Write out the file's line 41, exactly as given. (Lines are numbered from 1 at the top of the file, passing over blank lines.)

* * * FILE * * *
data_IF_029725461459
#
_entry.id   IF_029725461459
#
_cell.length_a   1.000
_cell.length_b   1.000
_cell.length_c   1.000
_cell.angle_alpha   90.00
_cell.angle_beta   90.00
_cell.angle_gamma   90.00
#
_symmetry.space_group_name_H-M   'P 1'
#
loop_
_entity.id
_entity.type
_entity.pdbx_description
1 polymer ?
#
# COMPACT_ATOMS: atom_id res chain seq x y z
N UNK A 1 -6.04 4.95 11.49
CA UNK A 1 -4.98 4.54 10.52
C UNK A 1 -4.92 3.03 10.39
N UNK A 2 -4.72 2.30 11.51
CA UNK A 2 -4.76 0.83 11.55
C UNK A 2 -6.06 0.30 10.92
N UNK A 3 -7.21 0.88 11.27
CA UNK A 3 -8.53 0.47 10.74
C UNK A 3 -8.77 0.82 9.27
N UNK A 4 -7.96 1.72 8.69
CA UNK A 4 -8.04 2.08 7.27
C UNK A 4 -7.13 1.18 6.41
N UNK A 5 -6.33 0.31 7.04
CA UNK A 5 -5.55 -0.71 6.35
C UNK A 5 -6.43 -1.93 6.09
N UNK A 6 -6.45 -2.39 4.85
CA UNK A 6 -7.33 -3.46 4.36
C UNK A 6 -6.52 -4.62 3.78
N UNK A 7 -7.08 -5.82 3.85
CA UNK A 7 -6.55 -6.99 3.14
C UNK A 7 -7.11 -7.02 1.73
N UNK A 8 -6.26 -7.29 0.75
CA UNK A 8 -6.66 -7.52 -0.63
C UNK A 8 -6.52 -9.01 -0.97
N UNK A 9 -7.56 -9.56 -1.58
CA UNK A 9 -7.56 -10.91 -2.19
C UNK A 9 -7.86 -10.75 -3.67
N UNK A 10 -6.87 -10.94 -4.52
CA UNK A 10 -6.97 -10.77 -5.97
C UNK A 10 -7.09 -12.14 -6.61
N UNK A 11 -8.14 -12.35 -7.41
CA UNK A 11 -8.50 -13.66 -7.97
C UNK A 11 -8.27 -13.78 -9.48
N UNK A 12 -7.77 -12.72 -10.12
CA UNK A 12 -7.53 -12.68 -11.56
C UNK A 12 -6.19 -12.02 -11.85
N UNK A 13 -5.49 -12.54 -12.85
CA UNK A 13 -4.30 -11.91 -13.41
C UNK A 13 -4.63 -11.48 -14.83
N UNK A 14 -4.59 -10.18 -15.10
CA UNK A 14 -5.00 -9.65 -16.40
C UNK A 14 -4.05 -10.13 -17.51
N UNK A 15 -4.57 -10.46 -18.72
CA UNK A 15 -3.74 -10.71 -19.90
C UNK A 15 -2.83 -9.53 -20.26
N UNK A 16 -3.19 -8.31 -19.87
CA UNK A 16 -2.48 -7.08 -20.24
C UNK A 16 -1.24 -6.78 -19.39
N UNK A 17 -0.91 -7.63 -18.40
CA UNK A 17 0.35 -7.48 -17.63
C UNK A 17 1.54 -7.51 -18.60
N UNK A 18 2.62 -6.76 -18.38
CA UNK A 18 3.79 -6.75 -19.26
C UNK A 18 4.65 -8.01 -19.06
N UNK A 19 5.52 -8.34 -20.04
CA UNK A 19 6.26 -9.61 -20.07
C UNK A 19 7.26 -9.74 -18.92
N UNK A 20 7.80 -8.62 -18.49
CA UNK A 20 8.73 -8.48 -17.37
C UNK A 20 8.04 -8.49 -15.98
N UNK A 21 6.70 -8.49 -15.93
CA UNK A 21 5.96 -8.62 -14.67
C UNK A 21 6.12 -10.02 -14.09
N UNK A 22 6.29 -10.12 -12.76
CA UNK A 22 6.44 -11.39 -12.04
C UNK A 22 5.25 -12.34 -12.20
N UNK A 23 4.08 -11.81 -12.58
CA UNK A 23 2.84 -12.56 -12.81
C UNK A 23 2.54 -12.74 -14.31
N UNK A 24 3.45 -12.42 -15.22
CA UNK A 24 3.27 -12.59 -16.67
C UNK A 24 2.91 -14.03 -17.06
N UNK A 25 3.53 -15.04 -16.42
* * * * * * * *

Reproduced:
C UNK A 7 -7.11 -7.02 1.73